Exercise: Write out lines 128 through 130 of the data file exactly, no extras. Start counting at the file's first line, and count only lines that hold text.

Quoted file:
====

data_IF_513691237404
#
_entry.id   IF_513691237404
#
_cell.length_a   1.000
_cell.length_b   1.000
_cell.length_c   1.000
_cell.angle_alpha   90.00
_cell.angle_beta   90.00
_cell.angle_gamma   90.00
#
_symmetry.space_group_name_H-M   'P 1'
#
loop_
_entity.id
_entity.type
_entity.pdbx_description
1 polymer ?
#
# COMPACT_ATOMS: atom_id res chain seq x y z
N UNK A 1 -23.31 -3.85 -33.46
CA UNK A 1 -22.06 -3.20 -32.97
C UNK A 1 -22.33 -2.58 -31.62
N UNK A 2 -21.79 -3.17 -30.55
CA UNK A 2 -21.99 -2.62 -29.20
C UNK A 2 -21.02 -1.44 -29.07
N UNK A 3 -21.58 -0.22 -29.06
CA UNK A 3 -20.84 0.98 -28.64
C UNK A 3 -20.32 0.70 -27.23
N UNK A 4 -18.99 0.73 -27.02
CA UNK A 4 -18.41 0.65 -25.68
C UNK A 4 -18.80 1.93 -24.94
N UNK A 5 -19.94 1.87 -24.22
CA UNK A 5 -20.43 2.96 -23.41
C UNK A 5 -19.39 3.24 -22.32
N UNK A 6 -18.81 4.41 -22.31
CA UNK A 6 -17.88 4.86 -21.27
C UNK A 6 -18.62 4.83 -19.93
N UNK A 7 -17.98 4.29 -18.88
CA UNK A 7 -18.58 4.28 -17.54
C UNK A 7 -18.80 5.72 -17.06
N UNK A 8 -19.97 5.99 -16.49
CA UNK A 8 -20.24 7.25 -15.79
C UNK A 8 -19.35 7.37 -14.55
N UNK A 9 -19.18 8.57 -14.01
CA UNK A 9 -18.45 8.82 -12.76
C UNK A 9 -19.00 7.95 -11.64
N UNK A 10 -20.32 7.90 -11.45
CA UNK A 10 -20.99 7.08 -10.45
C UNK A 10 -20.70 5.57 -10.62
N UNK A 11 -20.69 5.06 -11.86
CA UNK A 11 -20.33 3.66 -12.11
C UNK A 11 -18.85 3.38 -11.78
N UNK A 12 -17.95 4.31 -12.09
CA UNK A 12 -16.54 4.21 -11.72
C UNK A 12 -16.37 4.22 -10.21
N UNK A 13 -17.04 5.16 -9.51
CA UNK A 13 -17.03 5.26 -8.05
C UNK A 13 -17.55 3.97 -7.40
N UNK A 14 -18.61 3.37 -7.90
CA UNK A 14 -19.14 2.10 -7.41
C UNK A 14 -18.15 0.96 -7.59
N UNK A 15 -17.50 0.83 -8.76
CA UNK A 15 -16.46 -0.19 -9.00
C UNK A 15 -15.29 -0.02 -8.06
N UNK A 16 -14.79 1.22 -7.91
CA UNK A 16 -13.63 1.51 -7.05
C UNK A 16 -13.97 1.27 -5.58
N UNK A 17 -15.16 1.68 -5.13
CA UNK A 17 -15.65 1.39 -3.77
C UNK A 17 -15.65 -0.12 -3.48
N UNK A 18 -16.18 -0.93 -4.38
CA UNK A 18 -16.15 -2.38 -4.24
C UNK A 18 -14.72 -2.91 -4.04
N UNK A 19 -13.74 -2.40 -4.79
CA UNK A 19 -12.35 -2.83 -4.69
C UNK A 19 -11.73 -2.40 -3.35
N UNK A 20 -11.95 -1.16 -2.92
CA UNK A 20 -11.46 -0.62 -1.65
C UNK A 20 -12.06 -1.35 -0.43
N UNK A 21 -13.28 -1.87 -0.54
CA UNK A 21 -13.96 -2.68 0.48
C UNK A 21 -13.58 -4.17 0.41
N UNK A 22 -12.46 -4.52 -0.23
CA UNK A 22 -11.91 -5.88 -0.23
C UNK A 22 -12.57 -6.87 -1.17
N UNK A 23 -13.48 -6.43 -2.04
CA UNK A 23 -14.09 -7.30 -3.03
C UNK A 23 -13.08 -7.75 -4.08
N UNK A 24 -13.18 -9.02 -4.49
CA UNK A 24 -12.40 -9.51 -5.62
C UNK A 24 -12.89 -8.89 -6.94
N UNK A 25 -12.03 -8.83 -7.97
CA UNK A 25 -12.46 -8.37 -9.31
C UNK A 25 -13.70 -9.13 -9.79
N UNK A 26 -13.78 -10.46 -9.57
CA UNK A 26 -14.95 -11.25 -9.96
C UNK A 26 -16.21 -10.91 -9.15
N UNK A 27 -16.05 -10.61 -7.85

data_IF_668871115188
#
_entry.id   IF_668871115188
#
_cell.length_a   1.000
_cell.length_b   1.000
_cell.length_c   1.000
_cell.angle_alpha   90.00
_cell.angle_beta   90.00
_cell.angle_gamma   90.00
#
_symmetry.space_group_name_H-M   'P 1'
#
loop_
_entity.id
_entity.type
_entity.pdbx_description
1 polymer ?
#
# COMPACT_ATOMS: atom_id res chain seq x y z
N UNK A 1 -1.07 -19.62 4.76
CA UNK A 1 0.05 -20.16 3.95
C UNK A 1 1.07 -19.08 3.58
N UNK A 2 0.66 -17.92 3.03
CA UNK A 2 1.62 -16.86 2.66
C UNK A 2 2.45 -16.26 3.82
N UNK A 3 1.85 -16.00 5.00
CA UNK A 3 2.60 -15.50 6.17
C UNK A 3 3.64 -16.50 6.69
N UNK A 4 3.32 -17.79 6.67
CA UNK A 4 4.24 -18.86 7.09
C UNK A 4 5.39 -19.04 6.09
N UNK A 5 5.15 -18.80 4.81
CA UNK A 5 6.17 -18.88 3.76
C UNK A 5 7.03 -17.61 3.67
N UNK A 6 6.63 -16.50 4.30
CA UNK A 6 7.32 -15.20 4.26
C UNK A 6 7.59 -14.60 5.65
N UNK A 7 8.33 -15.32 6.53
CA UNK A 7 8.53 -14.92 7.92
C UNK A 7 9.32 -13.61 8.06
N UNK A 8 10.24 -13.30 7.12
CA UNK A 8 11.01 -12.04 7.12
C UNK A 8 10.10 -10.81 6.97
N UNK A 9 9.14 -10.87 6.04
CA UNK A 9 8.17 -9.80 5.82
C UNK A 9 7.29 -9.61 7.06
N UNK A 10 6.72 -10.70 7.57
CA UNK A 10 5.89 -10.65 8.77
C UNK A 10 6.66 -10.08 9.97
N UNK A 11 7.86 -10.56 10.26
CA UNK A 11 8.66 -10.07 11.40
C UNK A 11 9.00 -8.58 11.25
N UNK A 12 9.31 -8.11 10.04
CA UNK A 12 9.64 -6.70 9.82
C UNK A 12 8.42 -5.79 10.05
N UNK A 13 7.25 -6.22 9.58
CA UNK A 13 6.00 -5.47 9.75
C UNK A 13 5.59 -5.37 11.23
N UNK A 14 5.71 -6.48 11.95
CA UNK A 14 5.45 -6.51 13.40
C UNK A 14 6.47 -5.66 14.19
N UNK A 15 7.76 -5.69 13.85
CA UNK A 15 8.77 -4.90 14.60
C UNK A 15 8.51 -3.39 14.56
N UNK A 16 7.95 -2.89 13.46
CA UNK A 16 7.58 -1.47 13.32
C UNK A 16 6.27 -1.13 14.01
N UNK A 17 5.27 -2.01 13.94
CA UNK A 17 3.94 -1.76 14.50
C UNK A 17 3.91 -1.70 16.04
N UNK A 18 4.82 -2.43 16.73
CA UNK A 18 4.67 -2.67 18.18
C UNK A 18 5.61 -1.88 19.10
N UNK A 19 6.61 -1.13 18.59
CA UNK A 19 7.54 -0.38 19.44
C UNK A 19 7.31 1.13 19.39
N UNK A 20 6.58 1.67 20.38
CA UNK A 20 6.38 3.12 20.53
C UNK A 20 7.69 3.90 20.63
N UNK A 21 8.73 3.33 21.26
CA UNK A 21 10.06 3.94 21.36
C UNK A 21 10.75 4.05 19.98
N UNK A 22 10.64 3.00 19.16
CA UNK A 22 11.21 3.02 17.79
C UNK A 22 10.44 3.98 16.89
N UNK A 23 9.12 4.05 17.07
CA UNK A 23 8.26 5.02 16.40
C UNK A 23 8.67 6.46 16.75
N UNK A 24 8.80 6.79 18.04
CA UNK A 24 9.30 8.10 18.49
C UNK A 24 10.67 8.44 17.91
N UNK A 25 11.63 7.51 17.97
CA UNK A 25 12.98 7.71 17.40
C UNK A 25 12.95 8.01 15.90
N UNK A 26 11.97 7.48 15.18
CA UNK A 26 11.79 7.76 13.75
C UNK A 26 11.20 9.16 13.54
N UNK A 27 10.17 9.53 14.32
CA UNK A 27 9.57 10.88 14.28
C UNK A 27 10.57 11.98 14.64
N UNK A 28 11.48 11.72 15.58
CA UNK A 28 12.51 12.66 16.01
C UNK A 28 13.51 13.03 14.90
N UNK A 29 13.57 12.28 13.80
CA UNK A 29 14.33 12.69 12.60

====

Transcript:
C UNK A 3 3.64 -16.50 6.69
N UNK A 4 3.32 -17.79 6.67
CA UNK A 4 4.24 -18.86 7.09